Fact the second: If you had offended Microsoft, how would you feel if you had to be dragged into a court whose building was owned by Microsoft, whose officers were paid by Microsoft, whose jury received their little per diem from Microsoft, whose rules were entirely determined by Microsoft, and where even your own attorney was considered an “officer of the (Microsoft) court”? Would you think you were getting a fair trial? Oh, c’mon. People would be rolling around the floor laughing at such a ridiculous idea. Yet that’s what we face if we’re on the receiving end of “The State vs. John Doe” or “California vs. Mary Jones.”

It’s no wonder (and shouldn’t be a point of pride) that 95 percent of all cases (or more!) in some jurisdictions go in the government’s favor. It’s not a sign that cops always arrest the right people and prosecutors operate with nearly perfect skill. It’s mostly just a setup.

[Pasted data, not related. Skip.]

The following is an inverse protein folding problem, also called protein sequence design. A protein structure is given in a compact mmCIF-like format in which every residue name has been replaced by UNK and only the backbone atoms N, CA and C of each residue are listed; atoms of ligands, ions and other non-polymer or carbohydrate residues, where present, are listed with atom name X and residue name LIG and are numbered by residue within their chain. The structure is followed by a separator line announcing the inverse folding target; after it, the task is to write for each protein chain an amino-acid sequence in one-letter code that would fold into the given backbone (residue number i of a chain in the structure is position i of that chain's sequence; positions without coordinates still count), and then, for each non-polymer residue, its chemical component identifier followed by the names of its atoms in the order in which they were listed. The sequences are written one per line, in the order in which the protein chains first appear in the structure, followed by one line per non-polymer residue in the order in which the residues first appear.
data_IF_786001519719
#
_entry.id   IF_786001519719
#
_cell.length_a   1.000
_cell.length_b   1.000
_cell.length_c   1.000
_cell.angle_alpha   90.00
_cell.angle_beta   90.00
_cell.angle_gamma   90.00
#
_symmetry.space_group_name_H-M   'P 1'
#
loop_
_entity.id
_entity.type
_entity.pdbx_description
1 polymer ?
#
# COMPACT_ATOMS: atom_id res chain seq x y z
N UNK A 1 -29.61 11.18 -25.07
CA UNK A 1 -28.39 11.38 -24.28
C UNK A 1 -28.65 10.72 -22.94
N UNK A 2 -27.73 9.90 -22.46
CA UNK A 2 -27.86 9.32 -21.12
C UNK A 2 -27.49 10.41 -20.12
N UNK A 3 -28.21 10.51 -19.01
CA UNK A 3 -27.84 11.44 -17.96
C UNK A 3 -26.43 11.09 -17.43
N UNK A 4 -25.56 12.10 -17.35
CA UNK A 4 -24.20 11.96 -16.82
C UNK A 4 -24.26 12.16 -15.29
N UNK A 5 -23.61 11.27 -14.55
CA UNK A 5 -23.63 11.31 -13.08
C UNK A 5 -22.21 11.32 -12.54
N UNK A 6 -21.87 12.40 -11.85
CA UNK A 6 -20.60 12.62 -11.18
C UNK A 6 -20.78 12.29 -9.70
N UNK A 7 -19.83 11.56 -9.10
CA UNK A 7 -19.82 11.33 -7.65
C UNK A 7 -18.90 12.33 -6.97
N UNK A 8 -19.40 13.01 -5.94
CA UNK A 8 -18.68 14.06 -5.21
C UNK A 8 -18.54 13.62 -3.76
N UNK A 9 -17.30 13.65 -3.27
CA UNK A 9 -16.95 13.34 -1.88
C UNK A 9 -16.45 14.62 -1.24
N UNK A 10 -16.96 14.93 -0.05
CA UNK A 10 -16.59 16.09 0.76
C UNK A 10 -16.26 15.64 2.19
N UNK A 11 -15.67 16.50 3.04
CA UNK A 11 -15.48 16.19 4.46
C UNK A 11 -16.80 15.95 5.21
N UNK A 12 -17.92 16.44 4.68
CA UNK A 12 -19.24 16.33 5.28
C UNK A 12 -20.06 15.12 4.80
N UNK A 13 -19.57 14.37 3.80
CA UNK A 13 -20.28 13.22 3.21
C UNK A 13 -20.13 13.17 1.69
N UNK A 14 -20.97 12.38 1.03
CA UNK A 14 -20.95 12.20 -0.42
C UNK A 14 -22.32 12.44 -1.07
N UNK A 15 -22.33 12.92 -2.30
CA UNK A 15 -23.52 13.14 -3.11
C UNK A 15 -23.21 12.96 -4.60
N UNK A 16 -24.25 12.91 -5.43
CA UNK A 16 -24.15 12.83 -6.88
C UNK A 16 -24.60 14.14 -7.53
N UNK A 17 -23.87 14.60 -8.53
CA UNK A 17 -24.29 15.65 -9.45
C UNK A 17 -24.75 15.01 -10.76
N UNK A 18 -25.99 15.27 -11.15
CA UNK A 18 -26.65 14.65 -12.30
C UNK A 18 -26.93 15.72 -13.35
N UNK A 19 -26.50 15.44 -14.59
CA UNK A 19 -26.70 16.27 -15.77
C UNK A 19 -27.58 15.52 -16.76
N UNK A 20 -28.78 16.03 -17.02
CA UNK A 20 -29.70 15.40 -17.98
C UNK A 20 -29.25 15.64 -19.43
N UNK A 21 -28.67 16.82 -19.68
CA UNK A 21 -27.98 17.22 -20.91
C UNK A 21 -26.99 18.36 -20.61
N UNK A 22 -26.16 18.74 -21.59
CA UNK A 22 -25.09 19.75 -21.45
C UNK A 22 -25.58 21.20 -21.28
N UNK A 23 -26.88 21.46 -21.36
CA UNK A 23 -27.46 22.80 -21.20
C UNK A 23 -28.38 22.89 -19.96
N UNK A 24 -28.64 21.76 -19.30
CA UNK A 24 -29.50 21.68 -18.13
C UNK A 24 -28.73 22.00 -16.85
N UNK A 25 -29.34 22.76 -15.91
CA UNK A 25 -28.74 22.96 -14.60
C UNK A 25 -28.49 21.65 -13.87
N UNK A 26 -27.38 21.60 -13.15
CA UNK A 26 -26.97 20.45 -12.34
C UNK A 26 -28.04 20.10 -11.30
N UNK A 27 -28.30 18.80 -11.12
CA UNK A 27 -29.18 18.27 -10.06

But the setup is a profitable one for the lawyering industry, the law-spewing industry (aka every legislature in the land), the prosecuting-and-judging industry, and the relatively new (but thriving) prison-industrial complex out there in the real world.

There’s only one good thing you can say about all this. The relatively small number of true, hard-core psycho or career criminals who get arrested and end up in prison are prevented from plying their trade on random innocents while they’re locked up. They have to wait until they get back out.

But at the same time, millions of non-violent “offenders” have their lives ruined and their families shattered (a great method for producing future criminals) while the real purposes of justice — make the victim whole, discourage people from harming each other, and even give the offender a chance to re-establish his honor within the community by doing the right thing — are pretty much cast aside.

Anyway, that’s the lecture, whole and entire. In Hardyville, no victim, no crime. Bedrock principle.

And in Hardyville, there is no government to be victim, prosecutor, and profiteer.

So in Hardyville, things work a lot better. But still, way far from perfect. I’m not going to pretend Hardyville is Libertopia. There is no perfect when you’re dealing with human beings.

Thanks for bearing with me.

*      *      *